The purpose of a data use — for example, the commercialisation of customer data — may be ethical. It might make us uncomfortable, but not be sufficiently harmful or seen as sufficiently ‘wrong’ to constitute unethical practice. But an organisation’s decisions and behaviour surrounding its service — particularly in how it communicates its service to customers —need ethical consideration.

Both co-founders of Unroll.me noted in their blogs that in Unroll.me’s terms of service people are told that non-personal information sent to their email accounts — “data from and about ‘commercial electronic mail messages’ and ‘transactional or relationship messages’” — can be transferred or sold.

I’ll write about what non-personal data means in this context in a second post. Putting that to one side,as co-founder Perri Chase notes, Unroll.me uses the same kind of language used by most applications who process and sell anonymised and/or identifiable customer data.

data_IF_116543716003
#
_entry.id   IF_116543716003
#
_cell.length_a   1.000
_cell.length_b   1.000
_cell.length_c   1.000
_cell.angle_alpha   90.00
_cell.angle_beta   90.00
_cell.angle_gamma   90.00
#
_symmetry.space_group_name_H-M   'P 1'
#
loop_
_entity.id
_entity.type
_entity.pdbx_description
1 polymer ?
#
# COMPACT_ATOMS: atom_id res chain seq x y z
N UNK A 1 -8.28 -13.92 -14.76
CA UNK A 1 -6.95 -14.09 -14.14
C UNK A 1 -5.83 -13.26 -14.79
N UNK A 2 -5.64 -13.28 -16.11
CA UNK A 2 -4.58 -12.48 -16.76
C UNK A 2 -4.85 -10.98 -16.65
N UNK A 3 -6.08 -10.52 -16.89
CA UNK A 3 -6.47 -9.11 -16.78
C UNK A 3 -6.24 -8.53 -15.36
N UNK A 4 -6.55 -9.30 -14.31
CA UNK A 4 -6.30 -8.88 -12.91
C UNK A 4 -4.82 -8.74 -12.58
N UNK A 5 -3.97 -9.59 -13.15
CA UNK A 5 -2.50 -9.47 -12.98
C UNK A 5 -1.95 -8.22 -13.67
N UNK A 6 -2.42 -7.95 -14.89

But that doesn’t mean people understand what they have consented to when they sign up.

In Unroll.me’s case, anger about the business’s monetisation model seems to stem from not knowing two things:

  1. That Unroll.me was owned by a commercial retail data analytics company called Slice Intelligence.
  2. That Unroll.me/Slice packaged up anonymised user email data and sold it to other businesses.

Unroll.me does not communicate that it’s owned by Slice Intelligence on its website, in its Terms of Service or its FAQs. Given the nature of Slice’s business (selling data), this is information that might reasonably affect people’s comfort with Unroll.me’s service.

There’s no obligation for Unroll.me to include this information. But in the context of providing informed consent for a service to read your emails and sell data about your ‘commercial electronic mail messages’ and ‘transactional or relationship messages’, it’s relevant information.